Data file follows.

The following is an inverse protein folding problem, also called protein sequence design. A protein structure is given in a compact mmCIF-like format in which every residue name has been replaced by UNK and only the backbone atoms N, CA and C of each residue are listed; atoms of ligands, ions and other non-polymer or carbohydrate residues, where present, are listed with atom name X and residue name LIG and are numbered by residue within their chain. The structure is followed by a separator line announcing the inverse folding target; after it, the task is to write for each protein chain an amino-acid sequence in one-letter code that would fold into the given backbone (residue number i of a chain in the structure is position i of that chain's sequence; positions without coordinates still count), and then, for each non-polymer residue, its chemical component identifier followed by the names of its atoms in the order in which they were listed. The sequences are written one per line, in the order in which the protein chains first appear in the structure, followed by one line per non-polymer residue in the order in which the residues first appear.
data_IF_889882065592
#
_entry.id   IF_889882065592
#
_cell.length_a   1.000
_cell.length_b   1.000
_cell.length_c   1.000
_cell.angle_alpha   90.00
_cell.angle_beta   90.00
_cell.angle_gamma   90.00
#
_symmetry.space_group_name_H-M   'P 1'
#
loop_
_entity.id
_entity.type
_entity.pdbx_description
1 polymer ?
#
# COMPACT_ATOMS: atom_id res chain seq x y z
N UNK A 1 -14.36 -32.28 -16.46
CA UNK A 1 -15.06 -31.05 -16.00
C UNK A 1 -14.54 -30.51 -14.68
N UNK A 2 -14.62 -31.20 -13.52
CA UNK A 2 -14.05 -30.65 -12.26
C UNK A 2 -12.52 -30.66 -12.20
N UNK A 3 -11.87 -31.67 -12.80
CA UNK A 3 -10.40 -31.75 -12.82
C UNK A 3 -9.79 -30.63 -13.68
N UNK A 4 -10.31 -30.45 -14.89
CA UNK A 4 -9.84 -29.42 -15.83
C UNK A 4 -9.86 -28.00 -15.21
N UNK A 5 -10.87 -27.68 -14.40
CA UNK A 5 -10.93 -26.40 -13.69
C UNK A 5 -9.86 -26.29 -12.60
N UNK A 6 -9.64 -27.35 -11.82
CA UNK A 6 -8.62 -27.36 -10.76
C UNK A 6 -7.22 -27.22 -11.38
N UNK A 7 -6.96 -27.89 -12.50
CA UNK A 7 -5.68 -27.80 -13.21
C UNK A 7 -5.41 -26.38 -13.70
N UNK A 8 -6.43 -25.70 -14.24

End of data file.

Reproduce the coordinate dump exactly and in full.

The following is an inverse protein folding problem, also called protein sequence design. A protein structure is given in a compact mmCIF-like format in which every residue name has been replaced by UNK and only the backbone atoms N, CA and C of each residue are listed; atoms of ligands, ions and other non-polymer or carbohydrate residues, where present, are listed with atom name X and residue name LIG and are numbered by residue within their chain. The structure is followed by a separator line announcing the inverse folding target; after it, the task is to write for each protein chain an amino-acid sequence in one-letter code that would fold into the given backbone (residue number i of a chain in the structure is position i of that chain's sequence; positions without coordinates still count), and then, for each non-polymer residue, its chemical component identifier followed by the names of its atoms in the order in which they were listed. The sequences are written one per line, in the order in which the protein chains first appear in the structure, followed by one line per non-polymer residue in the order in which the residues first appear.
data_IF_889882065592
#
_entry.id   IF_889882065592
#
_cell.length_a   1.000
_cell.length_b   1.000
_cell.length_c   1.000
_cell.angle_alpha   90.00
_cell.angle_beta   90.00
_cell.angle_gamma   90.00
#
_symmetry.space_group_name_H-M   'P 1'
#
loop_
_entity.id
_entity.type
_entity.pdbx_description
1 polymer ?
#
# COMPACT_ATOMS: atom_id res chain seq x y z
N UNK A 1 -14.36 -32.28 -16.46
CA UNK A 1 -15.06 -31.05 -16.00
C UNK A 1 -14.54 -30.51 -14.68
N UNK A 2 -14.62 -31.20 -13.52
CA UNK A 2 -14.05 -30.65 -12.26
C UNK A 2 -12.52 -30.66 -12.20
N UNK A 3 -11.87 -31.67 -12.80
CA UNK A 3 -10.40 -31.75 -12.82
C UNK A 3 -9.79 -30.63 -13.68
N UNK A 4 -10.31 -30.45 -14.89
CA UNK A 4 -9.84 -29.42 -15.83
C UNK A 4 -9.86 -28.00 -15.21
N UNK A 5 -10.87 -27.68 -14.40
CA UNK A 5 -10.93 -26.40 -13.69
C UNK A 5 -9.86 -26.29 -12.60
N UNK A 6 -9.64 -27.35 -11.82
CA UNK A 6 -8.62 -27.36 -10.76
C UNK A 6 -7.22 -27.22 -11.38
N UNK A 7 -6.96 -27.89 -12.50
CA UNK A 7 -5.68 -27.80 -13.21
C UNK A 7 -5.41 -26.38 -13.70
N UNK A 8 -6.43 -25.70 -14.24